Managing to Lead

b-leading.jpgWhat’s the most important thing you do that makes you a good project manager?  The only contest I ever won was answering that question.  About ten years ago I entered the weekly contest in the nationally syndicated Working Wounded column in the San Francisco Chronicle business section.  My winning answer was (and still is) “I do whatever it takes to protect the project team from management and enable them so they can do the job we pay them for.”

Is this project management or project leadership?  What’s the difference and why should you care?  The answer of course is – it depends.  Here are 3 aspects (out of many) that jump out to me:

Job title/description: there’s no consistency in the definitions of project manager and project leader across companies, and sometimes even within the same company.  Often the terms are used interchangeably.  Job titles provide no help in planning your career when there’s no clear relationship to expected behavior.

Methodology – There are many methodologies, each with their own definition, and you’re generally stuck with the “company standard”.  The PMBOK®, for example, defines leadership as one of the Interpersonal Skills (section 1.5.5) “needed for effective management” and defines it as “developing vision and strategy and motivating people to achieve that vision and strategy.”   In contrast, the Agile Project Leadership Network ( is “focused on making people great project leaders by focusing on the following:  value, customers, teams, individuals, context and uncertainty.”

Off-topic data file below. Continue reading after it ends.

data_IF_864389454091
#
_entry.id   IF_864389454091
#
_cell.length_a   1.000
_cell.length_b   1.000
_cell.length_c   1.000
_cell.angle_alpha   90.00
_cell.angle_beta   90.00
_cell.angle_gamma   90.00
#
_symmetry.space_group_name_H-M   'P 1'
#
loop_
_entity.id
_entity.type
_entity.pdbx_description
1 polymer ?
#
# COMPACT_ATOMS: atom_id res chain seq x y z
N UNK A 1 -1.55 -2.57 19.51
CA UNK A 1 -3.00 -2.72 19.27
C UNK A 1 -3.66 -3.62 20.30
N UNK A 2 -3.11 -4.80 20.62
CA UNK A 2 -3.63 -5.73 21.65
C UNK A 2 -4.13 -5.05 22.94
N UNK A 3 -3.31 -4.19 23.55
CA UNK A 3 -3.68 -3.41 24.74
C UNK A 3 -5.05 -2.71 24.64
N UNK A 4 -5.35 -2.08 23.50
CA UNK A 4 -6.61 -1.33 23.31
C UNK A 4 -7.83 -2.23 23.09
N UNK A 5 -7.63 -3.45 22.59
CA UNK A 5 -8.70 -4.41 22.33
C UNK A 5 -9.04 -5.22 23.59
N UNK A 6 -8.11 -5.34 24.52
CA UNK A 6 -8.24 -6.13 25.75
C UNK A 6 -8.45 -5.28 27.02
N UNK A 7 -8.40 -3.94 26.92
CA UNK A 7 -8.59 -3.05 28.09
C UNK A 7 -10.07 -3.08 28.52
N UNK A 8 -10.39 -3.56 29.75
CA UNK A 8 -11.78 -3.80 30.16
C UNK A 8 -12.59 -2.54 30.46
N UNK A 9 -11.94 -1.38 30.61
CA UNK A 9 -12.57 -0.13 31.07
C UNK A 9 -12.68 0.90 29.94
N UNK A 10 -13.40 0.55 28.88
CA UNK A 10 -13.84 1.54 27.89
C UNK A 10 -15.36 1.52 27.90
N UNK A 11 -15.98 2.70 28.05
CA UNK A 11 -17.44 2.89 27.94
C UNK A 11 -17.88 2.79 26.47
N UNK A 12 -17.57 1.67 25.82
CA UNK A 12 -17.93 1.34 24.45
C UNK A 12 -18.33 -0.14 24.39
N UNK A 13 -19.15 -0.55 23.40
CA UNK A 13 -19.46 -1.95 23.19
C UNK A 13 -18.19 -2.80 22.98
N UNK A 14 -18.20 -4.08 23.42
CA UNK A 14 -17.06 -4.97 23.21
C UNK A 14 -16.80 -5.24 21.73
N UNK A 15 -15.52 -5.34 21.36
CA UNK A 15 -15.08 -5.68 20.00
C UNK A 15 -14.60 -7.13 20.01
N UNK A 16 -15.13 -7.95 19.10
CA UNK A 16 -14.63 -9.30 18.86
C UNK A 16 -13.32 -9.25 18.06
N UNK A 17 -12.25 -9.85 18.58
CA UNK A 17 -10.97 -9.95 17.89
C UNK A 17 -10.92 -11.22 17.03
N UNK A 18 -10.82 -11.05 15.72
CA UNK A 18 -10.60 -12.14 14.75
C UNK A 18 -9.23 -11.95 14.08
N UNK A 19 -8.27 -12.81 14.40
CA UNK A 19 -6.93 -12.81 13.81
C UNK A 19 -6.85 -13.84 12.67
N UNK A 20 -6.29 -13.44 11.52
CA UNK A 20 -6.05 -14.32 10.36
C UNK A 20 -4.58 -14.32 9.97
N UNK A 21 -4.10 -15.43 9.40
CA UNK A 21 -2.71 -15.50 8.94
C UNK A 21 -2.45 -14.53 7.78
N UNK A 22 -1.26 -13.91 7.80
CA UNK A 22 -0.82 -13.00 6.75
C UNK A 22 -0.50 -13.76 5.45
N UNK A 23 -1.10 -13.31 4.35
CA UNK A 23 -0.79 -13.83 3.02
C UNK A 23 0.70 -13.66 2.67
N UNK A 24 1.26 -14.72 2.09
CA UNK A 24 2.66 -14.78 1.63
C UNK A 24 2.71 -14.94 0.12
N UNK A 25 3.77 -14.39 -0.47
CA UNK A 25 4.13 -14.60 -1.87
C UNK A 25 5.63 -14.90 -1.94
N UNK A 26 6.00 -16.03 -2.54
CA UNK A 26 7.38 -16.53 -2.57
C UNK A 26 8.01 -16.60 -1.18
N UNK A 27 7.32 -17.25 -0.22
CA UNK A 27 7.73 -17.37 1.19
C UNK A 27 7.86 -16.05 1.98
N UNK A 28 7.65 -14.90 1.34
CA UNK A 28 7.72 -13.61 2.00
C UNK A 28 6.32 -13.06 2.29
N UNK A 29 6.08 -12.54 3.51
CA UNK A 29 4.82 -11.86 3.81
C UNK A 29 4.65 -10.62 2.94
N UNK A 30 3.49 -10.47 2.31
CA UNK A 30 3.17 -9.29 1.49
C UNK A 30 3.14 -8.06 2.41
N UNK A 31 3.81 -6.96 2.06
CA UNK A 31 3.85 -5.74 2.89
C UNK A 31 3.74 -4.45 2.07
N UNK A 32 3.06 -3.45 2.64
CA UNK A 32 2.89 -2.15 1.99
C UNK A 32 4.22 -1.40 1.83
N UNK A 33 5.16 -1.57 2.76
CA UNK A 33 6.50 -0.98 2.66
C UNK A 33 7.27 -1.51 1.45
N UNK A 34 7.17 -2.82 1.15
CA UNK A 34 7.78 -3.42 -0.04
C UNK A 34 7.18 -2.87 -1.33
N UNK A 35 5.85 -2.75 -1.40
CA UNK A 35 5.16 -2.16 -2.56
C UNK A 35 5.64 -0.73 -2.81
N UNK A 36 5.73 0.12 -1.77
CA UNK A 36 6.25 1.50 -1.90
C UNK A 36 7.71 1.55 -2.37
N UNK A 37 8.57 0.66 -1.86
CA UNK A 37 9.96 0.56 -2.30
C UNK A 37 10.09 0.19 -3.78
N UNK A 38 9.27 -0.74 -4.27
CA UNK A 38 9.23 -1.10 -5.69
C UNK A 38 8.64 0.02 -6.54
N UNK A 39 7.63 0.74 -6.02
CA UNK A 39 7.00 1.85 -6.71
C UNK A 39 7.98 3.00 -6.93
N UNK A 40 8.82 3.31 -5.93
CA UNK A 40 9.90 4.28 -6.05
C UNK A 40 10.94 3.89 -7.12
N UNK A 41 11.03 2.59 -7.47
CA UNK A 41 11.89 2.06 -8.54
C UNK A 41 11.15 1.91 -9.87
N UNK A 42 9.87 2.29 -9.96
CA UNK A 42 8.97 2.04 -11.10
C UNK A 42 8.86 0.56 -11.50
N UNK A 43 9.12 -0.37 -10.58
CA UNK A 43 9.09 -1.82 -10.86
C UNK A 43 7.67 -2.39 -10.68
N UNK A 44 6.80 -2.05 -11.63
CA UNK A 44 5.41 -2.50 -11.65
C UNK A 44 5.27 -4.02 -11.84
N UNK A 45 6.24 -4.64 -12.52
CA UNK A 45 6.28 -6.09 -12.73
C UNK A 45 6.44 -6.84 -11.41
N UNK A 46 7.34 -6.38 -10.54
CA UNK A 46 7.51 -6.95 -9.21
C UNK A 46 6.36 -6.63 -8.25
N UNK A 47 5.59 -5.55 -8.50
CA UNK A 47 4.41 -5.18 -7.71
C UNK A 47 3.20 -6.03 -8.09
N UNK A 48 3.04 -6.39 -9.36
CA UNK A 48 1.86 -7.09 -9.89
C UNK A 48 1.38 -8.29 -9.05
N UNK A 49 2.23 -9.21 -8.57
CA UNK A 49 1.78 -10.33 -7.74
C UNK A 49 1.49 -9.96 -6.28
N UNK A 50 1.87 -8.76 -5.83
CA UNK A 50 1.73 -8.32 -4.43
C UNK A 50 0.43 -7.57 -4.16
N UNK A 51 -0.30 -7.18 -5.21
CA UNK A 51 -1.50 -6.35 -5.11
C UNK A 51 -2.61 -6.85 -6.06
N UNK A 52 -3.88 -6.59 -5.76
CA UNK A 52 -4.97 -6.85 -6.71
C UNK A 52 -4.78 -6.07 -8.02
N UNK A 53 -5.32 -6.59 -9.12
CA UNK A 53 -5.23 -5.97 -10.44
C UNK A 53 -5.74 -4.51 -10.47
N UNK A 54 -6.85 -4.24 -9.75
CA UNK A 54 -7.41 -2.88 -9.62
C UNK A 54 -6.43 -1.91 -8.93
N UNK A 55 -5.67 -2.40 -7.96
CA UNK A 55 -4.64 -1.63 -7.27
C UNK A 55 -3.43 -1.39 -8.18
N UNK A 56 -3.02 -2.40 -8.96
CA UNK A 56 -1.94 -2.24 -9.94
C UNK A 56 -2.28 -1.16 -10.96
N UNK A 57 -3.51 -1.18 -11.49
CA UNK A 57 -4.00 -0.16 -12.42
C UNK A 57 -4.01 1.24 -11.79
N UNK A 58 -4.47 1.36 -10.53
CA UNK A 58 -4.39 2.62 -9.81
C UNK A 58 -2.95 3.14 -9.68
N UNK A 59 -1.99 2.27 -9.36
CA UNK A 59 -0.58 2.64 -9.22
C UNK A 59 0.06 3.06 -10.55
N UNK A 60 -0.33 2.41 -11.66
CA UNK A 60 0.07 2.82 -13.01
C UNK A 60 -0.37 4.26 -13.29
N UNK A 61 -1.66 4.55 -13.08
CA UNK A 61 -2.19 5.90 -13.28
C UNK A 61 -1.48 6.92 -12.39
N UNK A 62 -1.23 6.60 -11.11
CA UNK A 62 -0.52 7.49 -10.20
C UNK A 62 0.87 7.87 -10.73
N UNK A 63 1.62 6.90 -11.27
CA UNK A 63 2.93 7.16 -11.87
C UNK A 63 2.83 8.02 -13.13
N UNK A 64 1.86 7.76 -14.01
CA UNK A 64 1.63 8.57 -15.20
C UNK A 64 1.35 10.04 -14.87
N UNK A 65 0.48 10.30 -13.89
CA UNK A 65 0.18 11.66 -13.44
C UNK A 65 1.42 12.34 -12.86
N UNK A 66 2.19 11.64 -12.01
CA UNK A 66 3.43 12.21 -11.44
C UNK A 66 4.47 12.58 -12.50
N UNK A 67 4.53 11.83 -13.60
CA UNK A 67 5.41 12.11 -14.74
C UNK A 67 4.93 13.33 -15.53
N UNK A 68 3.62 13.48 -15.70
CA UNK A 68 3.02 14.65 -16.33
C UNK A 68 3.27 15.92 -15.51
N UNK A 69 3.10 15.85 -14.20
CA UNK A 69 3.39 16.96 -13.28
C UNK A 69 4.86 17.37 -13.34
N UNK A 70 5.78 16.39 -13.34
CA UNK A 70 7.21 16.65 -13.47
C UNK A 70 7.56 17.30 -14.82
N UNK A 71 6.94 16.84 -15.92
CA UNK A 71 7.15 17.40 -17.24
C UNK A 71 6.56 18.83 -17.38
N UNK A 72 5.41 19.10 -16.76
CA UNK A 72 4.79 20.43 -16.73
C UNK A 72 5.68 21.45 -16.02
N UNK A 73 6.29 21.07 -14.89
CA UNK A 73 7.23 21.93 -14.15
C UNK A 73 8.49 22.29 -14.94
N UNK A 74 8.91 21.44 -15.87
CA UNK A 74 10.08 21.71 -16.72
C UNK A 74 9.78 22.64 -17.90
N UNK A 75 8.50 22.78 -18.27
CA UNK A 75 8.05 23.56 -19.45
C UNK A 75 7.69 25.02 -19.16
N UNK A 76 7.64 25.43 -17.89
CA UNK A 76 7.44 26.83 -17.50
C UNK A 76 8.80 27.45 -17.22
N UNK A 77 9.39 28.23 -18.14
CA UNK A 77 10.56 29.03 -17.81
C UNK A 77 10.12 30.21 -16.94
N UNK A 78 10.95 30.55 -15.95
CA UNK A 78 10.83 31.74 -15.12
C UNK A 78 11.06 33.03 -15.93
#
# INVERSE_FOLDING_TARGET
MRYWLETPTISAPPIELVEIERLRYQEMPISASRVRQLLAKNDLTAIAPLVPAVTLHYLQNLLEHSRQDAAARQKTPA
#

YOU – What do your heart and gut tell you about the balance between doing things right and doing the right thing?

b-laot.jpgLeadership as defined by Lao-tsu is what inspires me (though not specific to project leadership, it still works): “to lead people, walk beside them: as for the best leaders, the people do not notice their existence: when the best leaders work is done the people say ‘we did it ourselves!'” 


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